Our Border Crossing Tips help guide you through some of the most commonly asked questions shoppers face when crossing the Canada – US border.
Make sure you carry proper identification for yourself and any children traveling with you, regardless of their age, to assist in confirming your legal right or authorization to enter Canada upon your return. Proper identification includes a Canadian passport, a Canadian birth certificate, a permanent residence card, a citizenship card or a certificate of Indian Status.
Traveling alone with minors
All adults traveling alone with minor children are strongly recommended to have a letter authorizing them to take the children on a trip out of the country. The letter should include addresses and telephone numbers where the parents or legal guardian can be reached and will confirm that the children are not being abducted or taken against their will. Border services officers watch for missing children may ask detailed questions about the children who are traveling with you.
Divorced/separated parents who share custody of their children should carry copies of the legal custody documents.
When you return to Canada
When you return to Canada, you have to declare all the goods you acquired while outside Canada, such as purchases, gifts, prizes or awards that you are bringing with you or are having shipped to you. Include goods still in your possession that you bought at a Canadian or foreign duty-free shop. As well, make sure you declare any repairs or alterations you made to your vehicle while you were out of the country.
If you aren’t sure if an article is admissible or should be declared, always declare it first and then ask the border services officer.
Making your declaration
When you declare items, they may be inspected by a Canada Border Services Agency Officer, and possibly a Canadian Food Inspection Agency Inspector, to determine their eligibility for import. If an item is allowed into Canada and is not prohibited, it will be returned to you. If the item is prohibited, it will be confiscated or you could be asked to obtain an import certificate or permit.
If you are returning to Canada by rail, vessel or bus, you may receive a Form E311, Canada Border Services Agency (CBSA) Declaration Card, to complete before you arrive. If you have any questions about the card or Canadian regulations, please ask the border services officer when you arrive.
If you arrive in Canada in a private vehicle such as an automobile, aircraft or bus, you can usually make an oral declaration.
If you are declaring goods claimed as part of your CAN$750 exemption that preceded or will follow your arrival in Canada, ask the border services officer for a Form E24, Personal Exemption CBSA Declaration. You will need your copy of the form to claim these goods; otherwise, you may have to pay the regular duty and taxes on them.
Border services officers
You may occasionally find yourself going through a more detailed inspection. In some cases, this simply means that you may have to complete a form. In other cases, the border services officer will need to identify the goods you are bringing into the country or examine your luggage.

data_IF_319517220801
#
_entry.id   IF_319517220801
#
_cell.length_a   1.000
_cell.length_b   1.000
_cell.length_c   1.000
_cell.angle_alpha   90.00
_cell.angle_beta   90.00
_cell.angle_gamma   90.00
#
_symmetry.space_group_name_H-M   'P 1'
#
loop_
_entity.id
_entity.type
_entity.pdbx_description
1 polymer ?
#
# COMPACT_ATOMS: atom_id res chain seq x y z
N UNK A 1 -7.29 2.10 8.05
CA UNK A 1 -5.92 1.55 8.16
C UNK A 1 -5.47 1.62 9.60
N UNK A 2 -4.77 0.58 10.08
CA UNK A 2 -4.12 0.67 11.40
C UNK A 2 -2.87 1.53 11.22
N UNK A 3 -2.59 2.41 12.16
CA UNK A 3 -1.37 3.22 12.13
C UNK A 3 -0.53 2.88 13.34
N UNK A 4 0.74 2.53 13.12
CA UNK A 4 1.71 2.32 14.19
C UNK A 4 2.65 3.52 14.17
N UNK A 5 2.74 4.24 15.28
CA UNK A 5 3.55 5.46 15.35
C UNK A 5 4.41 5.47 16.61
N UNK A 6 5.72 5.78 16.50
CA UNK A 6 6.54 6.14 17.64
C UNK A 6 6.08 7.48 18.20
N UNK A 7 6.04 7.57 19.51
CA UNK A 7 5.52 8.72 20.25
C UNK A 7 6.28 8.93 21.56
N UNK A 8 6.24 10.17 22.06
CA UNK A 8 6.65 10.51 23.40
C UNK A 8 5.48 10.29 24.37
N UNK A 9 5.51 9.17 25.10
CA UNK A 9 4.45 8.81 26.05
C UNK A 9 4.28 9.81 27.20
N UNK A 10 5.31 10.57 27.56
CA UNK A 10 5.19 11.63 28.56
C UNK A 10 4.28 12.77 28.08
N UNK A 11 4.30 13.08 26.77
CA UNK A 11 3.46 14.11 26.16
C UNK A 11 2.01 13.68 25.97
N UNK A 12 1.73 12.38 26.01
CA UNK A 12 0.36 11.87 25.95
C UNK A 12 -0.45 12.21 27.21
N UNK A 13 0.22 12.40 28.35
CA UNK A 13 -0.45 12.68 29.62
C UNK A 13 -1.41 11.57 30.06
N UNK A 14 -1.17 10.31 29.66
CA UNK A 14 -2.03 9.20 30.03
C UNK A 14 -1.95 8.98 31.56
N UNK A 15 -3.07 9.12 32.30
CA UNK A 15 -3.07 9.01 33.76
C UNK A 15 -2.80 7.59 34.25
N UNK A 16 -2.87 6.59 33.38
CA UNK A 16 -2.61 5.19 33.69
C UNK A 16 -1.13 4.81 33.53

Border services officers are legally entitled to examine your luggage. You are responsible for opening, unpacking and repacking your luggage.
By making your goods easily accessible for inspection, and having your receipts handy, you will expedite your border crossing . It is a good idea to keep all your receipts for accommodations and purchases, and for any repairs done to, or parts bought for, your vehicle. You may be asked to show them as evidence of the length of your stay and of the value of the goods or repairs.
If you disagree with the amount of duty and taxes that you have to pay, or if you have any other difficulties with the border clearance process, ask to speak to the superintendent on duty.
A consultation can often resolve the issue quickly. If you are still not satisfied, officers must tell you how to make a formal appeal.
In addition to the activities mentioned above, border services officers may arrest an individual for an offence under the Criminal Code (e.g. impaired driving, outstanding arrest warrants, stolen property, abductions/kidnappings) and for infractions under other acts of Parliament (e.g. the Customs Act). If you are arrested, you may be compelled to attend court in Canada. You should note that anyone arrested in Canada is protected by, and will be treated in accordance with, the Canadian Charter of Rights and Freedoms.
If you have to exchange any of the goods you brought in under your personal exemption, and you want to avoid paying more duty, you have 60 days from the date you imported them to do so. Contact Border Information Services (BIS) for more details.
If you have any questions, contact the Border Information Service (BIS) line. This is a 24-hour telephone service that automatically answers all incoming calls and provides general border services information:
Toll free in Canada by: 1-800-461-9999.
Outside Canada: 204-983-3500 or 506-636-5064 (long-distance charges apply)
If you call during regular business hours (8:00 a.m. to 4:00 p.m. local time, Monday to Friday, except holidays), you can speak directly to an agent by pressing “0″ at any time during the recording.